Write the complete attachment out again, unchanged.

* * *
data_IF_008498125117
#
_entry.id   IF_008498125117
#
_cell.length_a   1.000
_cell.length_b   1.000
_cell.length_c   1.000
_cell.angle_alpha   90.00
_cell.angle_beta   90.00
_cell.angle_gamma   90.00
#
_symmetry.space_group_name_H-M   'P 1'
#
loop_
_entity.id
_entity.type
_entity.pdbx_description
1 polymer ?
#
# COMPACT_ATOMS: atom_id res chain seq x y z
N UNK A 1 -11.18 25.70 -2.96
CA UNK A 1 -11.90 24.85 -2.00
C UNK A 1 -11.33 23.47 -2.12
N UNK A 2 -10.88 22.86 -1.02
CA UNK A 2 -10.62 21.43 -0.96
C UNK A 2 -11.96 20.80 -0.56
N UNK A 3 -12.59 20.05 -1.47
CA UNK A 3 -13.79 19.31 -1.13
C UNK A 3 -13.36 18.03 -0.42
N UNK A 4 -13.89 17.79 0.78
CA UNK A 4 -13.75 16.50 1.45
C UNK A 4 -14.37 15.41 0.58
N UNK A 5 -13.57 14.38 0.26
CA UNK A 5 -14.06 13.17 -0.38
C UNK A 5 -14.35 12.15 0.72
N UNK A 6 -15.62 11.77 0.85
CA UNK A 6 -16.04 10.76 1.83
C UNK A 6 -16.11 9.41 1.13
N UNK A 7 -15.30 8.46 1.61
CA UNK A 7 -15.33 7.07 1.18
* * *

data_IF_008498125117
#
_entry.id   IF_008498125117
#
_cell.length_a   1.000
_cell.length_b   1.000
_cell.length_c   1.000
_cell.angle_alpha   90.00
_cell.angle_beta   90.00
_cell.angle_gamma   90.00
#
_symmetry.space_group_name_H-M   'P 1'
#
loop_
_entity.id
_entity.type
_entity.pdbx_description
1 polymer ?
#
# COMPACT_ATOMS: atom_id res chain seq x y z
N UNK A 1 -11.18 25.70 -2.96
CA UNK A 1 -11.90 24.85 -2.00
C UNK A 1 -11.33 23.47 -2.12
N UNK A 2 -10.88 22.86 -1.02
CA UNK A 2 -10.62 21.43 -0.96
C UNK A 2 -11.96 20.80 -0.56
N UNK A 3 -12.59 20.05 -1.47
CA UNK A 3 -13.79 19.31 -1.13
C UNK A 3 -13.36 18.03 -0.42
N UNK A 4 -13.89 17.79 0.78
CA UNK A 4 -13.75 16.50 1.45
C UNK A 4 -14.37 15.41 0.58
N UNK A 5 -13.57 14.38 0.26
CA UNK A 5 -14.06 13.17 -0.38
C UNK A 5 -14.35 12.15 0.72
N UNK A 6 -15.62 11.77 0.85
CA UNK A 6 -16.04 10.76 1.83
C UNK A 6 -16.11 9.41 1.13
N UNK A 7 -15.30 8.46 1.61
CA UNK A 7 -15.33 7.07 1.18